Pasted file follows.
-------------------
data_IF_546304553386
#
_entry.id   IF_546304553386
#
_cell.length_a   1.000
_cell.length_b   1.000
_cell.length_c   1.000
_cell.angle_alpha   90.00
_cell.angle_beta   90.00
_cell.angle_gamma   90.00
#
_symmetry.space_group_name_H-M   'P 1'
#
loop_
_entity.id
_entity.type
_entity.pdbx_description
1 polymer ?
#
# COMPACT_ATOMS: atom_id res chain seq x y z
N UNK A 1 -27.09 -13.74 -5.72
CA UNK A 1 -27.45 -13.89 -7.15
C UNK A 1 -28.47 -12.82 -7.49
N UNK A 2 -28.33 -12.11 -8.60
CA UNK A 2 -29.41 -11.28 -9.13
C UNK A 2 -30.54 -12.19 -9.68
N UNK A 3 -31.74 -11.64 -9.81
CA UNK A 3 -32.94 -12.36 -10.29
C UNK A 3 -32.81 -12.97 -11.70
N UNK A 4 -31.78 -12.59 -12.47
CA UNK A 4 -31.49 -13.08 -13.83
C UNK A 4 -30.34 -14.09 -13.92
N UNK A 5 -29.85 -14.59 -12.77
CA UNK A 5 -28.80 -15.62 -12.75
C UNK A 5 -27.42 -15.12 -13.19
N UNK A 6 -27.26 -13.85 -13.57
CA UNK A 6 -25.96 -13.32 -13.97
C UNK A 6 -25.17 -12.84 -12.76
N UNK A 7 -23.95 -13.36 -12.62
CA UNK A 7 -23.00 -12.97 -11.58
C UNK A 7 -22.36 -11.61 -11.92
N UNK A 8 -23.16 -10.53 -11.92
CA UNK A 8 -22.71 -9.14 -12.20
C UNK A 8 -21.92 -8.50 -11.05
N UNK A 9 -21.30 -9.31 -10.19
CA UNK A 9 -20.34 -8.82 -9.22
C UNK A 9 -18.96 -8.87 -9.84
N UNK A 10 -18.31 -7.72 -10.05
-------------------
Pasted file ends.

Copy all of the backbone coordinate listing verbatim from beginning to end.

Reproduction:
data_IF_546304553386
#
_entry.id   IF_546304553386
#
_cell.length_a   1.000
_cell.length_b   1.000
_cell.length_c   1.000
_cell.angle_alpha   90.00
_cell.angle_beta   90.00
_cell.angle_gamma   90.00
#
_symmetry.space_group_name_H-M   'P 1'
#
loop_
_entity.id
_entity.type
_entity.pdbx_description
1 polymer ?
#
# COMPACT_ATOMS: atom_id res chain seq x y z
N UNK A 1 -27.09 -13.74 -5.72
CA UNK A 1 -27.45 -13.89 -7.15
C UNK A 1 -28.47 -12.82 -7.49
N UNK A 2 -28.33 -12.11 -8.60
CA UNK A 2 -29.41 -11.28 -9.13
C UNK A 2 -30.54 -12.19 -9.68
N UNK A 3 -31.74 -11.64 -9.81
CA UNK A 3 -32.94 -12.36 -10.29
C UNK A 3 -32.81 -12.97 -11.70
N UNK A 4 -31.78 -12.59 -12.47
CA UNK A 4 -31.49 -13.08 -13.83
C UNK A 4 -30.34 -14.09 -13.92
N UNK A 5 -29.85 -14.59 -12.77
CA UNK A 5 -28.80 -15.62 -12.75
C UNK A 5 -27.42 -15.12 -13.19
N UNK A 6 -27.26 -13.85 -13.57
CA UNK A 6 -25.96 -13.32 -13.97
C UNK A 6 -25.17 -12.84 -12.76
N UNK A 7 -23.95 -13.36 -12.62
CA UNK A 7 -23.00 -12.97 -11.58
C UNK A 7 -22.36 -11.61 -11.92
N UNK A 8 -23.16 -10.53 -11.92
CA UNK A 8 -22.71 -9.14 -12.20
C UNK A 8 -21.92 -8.50 -11.05
N UNK A 9 -21.30 -9.31 -10.19
CA UNK A 9 -20.34 -8.82 -9.22
C UNK A 9 -18.96 -8.87 -9.84
N UNK A 10 -18.31 -7.72 -10.05